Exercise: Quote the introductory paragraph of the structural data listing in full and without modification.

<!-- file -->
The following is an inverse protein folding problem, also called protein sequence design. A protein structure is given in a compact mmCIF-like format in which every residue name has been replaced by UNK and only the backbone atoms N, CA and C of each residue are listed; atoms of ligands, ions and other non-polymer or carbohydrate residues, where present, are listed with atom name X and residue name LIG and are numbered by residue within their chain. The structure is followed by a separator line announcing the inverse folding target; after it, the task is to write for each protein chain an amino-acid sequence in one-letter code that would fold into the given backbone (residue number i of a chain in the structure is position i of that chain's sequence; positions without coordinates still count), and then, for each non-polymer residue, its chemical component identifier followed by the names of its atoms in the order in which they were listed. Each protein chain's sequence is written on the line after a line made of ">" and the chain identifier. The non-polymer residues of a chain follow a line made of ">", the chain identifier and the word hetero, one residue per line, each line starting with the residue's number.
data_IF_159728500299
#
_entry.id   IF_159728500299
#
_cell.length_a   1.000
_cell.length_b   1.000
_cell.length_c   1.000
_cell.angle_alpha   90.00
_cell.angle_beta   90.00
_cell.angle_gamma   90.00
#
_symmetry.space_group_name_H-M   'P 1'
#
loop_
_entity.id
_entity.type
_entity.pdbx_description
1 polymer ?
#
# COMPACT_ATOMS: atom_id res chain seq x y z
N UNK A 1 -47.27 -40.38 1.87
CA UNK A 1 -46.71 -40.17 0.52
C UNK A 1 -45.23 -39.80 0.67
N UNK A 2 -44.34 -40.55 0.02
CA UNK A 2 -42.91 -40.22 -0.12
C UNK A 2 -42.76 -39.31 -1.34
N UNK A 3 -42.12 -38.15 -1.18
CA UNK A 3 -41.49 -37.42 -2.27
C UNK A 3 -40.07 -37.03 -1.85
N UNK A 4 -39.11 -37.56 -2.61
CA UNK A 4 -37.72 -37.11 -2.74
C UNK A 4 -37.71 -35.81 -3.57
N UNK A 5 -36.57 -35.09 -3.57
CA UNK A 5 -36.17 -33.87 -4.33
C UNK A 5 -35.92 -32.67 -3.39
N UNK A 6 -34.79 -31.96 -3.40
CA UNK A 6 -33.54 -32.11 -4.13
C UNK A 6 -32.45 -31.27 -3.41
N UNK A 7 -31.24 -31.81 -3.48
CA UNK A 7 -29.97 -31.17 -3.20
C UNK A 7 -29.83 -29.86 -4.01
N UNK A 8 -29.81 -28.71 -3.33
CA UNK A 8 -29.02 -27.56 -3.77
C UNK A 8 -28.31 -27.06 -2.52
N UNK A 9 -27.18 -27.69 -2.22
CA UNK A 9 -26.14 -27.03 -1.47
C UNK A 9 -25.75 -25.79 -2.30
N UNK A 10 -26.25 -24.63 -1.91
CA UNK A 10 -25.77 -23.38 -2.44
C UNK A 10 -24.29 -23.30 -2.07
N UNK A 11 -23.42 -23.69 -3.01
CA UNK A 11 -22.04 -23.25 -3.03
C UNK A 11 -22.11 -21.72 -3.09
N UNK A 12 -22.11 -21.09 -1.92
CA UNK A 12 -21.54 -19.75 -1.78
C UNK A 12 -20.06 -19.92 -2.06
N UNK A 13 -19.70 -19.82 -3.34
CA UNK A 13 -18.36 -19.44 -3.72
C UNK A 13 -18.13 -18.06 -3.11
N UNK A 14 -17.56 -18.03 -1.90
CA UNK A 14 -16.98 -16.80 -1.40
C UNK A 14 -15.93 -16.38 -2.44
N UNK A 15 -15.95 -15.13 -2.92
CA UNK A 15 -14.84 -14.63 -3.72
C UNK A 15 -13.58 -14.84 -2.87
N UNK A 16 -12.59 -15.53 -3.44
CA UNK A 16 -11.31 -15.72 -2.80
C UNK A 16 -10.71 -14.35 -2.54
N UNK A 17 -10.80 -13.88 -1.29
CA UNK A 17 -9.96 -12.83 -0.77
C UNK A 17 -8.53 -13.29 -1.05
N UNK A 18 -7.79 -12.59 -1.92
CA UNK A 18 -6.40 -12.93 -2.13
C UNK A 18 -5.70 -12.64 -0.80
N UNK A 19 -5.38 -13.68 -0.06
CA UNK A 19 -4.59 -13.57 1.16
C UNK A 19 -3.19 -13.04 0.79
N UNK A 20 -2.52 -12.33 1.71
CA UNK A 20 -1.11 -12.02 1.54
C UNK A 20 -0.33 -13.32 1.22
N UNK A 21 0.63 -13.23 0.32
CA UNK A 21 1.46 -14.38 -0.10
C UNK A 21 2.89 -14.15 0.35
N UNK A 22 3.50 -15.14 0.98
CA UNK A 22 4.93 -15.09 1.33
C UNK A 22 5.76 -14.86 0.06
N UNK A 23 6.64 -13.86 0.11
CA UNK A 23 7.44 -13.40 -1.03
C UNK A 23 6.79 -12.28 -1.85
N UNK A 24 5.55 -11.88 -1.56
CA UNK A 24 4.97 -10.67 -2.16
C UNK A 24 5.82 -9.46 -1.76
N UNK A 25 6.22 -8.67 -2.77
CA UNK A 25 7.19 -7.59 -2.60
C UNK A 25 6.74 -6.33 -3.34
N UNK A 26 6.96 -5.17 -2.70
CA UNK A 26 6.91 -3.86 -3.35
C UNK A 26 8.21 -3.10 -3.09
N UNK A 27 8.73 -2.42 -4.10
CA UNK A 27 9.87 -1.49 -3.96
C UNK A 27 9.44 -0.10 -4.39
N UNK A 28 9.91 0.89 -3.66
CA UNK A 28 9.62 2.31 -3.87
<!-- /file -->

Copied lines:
The following is an inverse protein folding problem, also called protein sequence design. A protein structure is given in a compact mmCIF-like format in which every residue name has been replaced by UNK and only the backbone atoms N, CA and C of each residue are listed; atoms of ligands, ions and other non-polymer or carbohydrate residues, where present, are listed with atom name X and residue name LIG and are numbered by residue within their chain. The structure is followed by a separator line announcing the inverse folding target; after it, the task is to write for each protein chain an amino-acid sequence in one-letter code that would fold into the given backbone (residue number i of a chain in the structure is position i of that chain's sequence; positions without coordinates still count), and then, for each non-polymer residue, its chemical component identifier followed by the names of its atoms in the order in which they were listed. Each protein chain's sequence is written on the line after a line made of ">" and the chain identifier. The non-polymer residues of a chain follow a line made of ">", the chain identifier and the word hetero, one residue per line, each line starting with the residue's number.